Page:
November 14, 2004

Politics and storytelling.

Rational Explications had a post (via Instapundit) a few days ago that sorted occupations into two columns. Column A listed several occupation -- Actor, Lawyer, Teacher, Writer -- and tied them, first, to "the ability to tell a story well" and, second, to the Democratic Party. The Republican Party by contrast was tied to other occupations -- Business Owner, Physician, Engineer, Soldier -- and to "the ability to perceive the facts of a given situation clearly." The election results were explained as "a clash between the realm of talk and the realm of action."

With that in mind I was struck by this passage from the today's Boston Globe article, "On the Trail of Kerry's Failed Dream," describing Paul Begala's advice to Kerry:
Begala, knowing the senator was a former prosecutor, asked the candidate to present his case to voters to hire Kerry and fire Bush. Kerry responded by naming six issues, according to Begala's notes of the conversation: Jobs, taxes, fiscal policy, healthcare, energy, and education.

This was a list, not a "case," Begala fretted.
That is, Kerry was failing to put his issues into a story form to persuade the voters (like a good lawyer).

Today, on "Meet the Press," James Carville had this analysis of why Democrats keep losing presidential elections:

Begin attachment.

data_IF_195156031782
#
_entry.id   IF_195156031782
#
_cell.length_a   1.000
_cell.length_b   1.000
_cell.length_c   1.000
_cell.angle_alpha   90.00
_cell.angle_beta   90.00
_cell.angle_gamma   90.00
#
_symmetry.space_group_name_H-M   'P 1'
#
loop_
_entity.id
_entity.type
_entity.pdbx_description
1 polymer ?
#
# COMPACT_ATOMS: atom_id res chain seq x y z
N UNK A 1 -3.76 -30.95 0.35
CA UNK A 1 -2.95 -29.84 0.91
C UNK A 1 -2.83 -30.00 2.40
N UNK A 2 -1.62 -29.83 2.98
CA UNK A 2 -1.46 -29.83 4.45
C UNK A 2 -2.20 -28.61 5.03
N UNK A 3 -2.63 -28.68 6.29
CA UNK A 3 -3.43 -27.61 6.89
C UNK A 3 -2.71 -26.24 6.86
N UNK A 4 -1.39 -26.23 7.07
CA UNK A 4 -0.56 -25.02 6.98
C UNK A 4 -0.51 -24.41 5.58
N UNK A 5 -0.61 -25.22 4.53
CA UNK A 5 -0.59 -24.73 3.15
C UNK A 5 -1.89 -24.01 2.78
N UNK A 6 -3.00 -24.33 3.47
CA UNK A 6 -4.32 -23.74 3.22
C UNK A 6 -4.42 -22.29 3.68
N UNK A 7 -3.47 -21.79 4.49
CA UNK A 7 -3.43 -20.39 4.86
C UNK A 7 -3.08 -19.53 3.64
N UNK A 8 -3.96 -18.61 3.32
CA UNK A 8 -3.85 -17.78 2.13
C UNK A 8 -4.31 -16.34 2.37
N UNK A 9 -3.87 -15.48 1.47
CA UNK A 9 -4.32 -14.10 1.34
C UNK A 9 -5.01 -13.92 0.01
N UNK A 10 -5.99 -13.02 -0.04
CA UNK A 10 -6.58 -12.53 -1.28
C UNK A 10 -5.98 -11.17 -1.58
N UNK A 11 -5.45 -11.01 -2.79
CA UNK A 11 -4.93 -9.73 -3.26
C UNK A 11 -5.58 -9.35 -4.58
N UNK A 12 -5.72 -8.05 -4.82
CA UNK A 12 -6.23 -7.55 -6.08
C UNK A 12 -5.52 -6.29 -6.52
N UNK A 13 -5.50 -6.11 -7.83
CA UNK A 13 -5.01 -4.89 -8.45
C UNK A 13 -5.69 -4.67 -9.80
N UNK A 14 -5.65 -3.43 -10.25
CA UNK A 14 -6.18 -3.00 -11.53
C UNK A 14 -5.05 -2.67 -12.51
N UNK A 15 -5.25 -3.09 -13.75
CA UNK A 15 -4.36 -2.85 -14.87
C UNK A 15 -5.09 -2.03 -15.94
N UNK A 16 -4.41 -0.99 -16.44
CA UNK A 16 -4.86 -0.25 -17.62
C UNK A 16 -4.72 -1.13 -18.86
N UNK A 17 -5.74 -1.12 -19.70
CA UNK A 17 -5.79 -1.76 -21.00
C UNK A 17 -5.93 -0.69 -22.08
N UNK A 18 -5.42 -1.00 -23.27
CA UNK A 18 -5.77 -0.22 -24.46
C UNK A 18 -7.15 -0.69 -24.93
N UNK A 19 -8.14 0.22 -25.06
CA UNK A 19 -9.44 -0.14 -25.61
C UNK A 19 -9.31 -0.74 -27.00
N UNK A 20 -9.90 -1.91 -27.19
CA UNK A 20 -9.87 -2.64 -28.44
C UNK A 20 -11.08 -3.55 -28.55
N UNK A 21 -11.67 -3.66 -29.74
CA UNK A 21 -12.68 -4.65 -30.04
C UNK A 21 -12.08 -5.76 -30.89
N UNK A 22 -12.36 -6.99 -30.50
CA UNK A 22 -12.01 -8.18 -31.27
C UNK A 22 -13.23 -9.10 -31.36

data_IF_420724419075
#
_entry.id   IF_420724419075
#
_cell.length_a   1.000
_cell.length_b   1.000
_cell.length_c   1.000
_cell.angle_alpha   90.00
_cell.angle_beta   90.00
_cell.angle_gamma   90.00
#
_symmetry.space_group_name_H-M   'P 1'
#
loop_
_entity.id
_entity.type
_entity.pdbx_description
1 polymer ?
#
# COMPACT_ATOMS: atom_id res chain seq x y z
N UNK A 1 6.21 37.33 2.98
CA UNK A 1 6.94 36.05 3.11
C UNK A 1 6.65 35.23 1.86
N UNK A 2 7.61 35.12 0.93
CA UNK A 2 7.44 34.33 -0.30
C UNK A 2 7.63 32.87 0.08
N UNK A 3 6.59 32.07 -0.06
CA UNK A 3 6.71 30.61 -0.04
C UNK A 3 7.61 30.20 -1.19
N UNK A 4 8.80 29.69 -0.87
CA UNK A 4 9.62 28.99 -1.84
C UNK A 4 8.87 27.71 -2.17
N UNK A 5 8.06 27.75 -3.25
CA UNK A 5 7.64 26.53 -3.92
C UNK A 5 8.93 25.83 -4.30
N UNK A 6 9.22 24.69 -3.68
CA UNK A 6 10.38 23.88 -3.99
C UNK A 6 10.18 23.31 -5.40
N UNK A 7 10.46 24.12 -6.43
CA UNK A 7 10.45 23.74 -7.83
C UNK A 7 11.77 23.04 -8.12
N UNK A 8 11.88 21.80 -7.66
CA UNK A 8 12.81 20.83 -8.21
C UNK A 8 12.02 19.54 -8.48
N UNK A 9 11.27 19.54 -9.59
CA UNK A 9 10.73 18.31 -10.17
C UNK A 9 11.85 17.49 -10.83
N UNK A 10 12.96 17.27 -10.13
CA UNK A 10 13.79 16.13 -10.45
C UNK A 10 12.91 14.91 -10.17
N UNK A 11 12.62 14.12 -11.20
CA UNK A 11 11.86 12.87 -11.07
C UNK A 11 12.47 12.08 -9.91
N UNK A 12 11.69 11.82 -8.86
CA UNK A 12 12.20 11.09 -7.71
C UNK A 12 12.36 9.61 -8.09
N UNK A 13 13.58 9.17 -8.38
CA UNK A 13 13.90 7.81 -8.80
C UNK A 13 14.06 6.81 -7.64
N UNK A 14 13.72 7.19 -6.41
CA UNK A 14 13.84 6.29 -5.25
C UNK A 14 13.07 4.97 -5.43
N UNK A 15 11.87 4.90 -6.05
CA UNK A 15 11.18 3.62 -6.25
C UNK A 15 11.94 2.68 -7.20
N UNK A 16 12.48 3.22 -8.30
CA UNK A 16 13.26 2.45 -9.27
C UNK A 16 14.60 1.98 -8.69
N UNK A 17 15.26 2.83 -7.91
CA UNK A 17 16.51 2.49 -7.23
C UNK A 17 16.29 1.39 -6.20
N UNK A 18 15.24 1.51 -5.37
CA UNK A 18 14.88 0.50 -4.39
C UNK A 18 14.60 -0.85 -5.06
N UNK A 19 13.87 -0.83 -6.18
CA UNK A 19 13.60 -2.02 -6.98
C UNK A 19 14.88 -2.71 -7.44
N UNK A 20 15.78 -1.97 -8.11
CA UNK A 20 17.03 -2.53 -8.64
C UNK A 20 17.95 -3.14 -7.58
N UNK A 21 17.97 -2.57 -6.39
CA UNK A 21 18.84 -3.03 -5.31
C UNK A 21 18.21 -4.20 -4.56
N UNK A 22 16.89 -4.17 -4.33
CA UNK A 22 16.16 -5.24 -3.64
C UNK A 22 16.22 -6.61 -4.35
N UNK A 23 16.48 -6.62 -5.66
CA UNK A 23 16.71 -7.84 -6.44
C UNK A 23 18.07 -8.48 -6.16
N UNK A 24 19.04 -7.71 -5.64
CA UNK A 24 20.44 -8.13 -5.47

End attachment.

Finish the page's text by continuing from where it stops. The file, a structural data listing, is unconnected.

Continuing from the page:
By and large, our message has been, we can manage problems, while the Republicans -- although they say we can solve problems, they produce a narrative, we produce a litany. They say, I'm going to protect you from the terrorists in Tehran and the homos in Hollywood. We say, we're for clean air, better schools, more health care. And so there's a Republican narrative, a story, and there's a Democratic litany.
So is Rational Explications wrong about the Democrats being the "storytelling" party, or are Begala and Carville just coming up with a story -- the story of the lack of a story -- to explain Kerry's defeat? I know what Carville means. Kerry was going around listing things everyone cares about, as if people would vote for him simply for naming the problem. Yet, what is the main thing Carville says Bush did differently? Is it that he specified that he was going "protect you" from various problems, or that Bush had a different list of problems? I don't see how saying "I will protect you" from the problems is much more than the implicit promise of a solution when a candidate cites a problem. Neither is enough. The candidate must inspire trust in his competence and willingness to solve those problems. And in the end, saying things is not enough. But, of course, the belief that the solution lies in telling a better story -- as opposed to doing things that inspire trust -- is what "Column A" types do.

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